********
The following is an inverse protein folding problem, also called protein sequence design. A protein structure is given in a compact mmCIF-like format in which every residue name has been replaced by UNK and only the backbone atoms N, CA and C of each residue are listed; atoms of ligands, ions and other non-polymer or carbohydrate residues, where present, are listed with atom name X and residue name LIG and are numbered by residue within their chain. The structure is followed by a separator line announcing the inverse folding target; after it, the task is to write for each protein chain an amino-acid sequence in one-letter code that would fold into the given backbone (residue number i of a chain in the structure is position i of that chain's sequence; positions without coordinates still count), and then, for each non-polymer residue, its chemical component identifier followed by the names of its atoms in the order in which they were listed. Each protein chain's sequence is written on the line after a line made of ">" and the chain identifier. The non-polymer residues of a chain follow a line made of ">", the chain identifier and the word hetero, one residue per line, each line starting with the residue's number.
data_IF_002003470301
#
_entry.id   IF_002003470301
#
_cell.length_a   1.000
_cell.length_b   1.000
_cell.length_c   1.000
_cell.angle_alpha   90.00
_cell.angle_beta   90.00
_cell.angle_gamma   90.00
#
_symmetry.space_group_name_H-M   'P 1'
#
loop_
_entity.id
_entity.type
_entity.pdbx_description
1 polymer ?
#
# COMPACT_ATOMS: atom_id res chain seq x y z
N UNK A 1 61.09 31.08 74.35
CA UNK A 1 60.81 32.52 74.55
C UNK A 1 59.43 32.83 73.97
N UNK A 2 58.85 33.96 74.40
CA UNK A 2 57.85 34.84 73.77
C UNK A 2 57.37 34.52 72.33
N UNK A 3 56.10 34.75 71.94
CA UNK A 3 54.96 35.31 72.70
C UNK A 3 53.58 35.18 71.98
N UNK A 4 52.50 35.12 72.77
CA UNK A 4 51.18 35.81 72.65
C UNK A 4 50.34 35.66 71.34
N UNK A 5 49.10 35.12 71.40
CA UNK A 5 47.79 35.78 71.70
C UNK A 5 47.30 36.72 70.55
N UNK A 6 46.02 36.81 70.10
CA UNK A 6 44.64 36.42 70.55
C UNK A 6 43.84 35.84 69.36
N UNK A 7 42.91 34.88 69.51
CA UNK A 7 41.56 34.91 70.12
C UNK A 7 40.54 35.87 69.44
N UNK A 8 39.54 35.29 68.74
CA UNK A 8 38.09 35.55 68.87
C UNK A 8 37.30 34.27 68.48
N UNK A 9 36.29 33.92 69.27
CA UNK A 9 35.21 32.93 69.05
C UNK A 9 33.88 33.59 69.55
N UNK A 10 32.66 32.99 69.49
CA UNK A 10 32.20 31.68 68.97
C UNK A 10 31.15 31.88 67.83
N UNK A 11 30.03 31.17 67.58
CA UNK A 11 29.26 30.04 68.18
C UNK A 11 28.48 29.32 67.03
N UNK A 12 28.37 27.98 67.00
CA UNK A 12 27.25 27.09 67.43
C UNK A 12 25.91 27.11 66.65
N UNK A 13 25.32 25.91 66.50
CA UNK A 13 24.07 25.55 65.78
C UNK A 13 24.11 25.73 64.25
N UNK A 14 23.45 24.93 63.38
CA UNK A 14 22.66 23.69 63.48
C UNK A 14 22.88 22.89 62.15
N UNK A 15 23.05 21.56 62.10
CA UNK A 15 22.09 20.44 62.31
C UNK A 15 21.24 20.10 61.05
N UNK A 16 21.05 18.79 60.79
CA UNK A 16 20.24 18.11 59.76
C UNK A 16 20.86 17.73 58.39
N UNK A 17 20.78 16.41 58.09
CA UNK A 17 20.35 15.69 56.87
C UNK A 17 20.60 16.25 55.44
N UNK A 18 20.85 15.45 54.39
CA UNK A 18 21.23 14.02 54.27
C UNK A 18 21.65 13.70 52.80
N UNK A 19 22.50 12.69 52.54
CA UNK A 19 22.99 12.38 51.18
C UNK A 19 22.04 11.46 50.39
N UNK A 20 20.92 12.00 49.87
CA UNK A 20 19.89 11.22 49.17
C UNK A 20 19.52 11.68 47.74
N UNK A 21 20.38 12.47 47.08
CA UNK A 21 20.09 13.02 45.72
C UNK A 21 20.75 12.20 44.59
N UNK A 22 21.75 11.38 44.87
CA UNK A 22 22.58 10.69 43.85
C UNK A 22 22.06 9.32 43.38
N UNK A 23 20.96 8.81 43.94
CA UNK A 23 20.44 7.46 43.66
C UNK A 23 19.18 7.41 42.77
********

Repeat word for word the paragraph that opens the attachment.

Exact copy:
The following is an inverse protein folding problem, also called protein sequence design. A protein structure is given in a compact mmCIF-like format in which every residue name has been replaced by UNK and only the backbone atoms N, CA and C of each residue are listed; atoms of ligands, ions and other non-polymer or carbohydrate residues, where present, are listed with atom name X and residue name LIG and are numbered by residue within their chain. The structure is followed by a separator line announcing the inverse folding target; after it, the task is to write for each protein chain an amino-acid sequence in one-letter code that would fold into the given backbone (residue number i of a chain in the structure is position i of that chain's sequence; positions without coordinates still count), and then, for each non-polymer residue, its chemical component identifier followed by the names of its atoms in the order in which they were listed. Each protein chain's sequence is written on the line after a line made of ">" and the chain identifier. The non-polymer residues of a chain follow a line made of ">", the chain identifier and the word hetero, one residue per line, each line starting with the residue's number.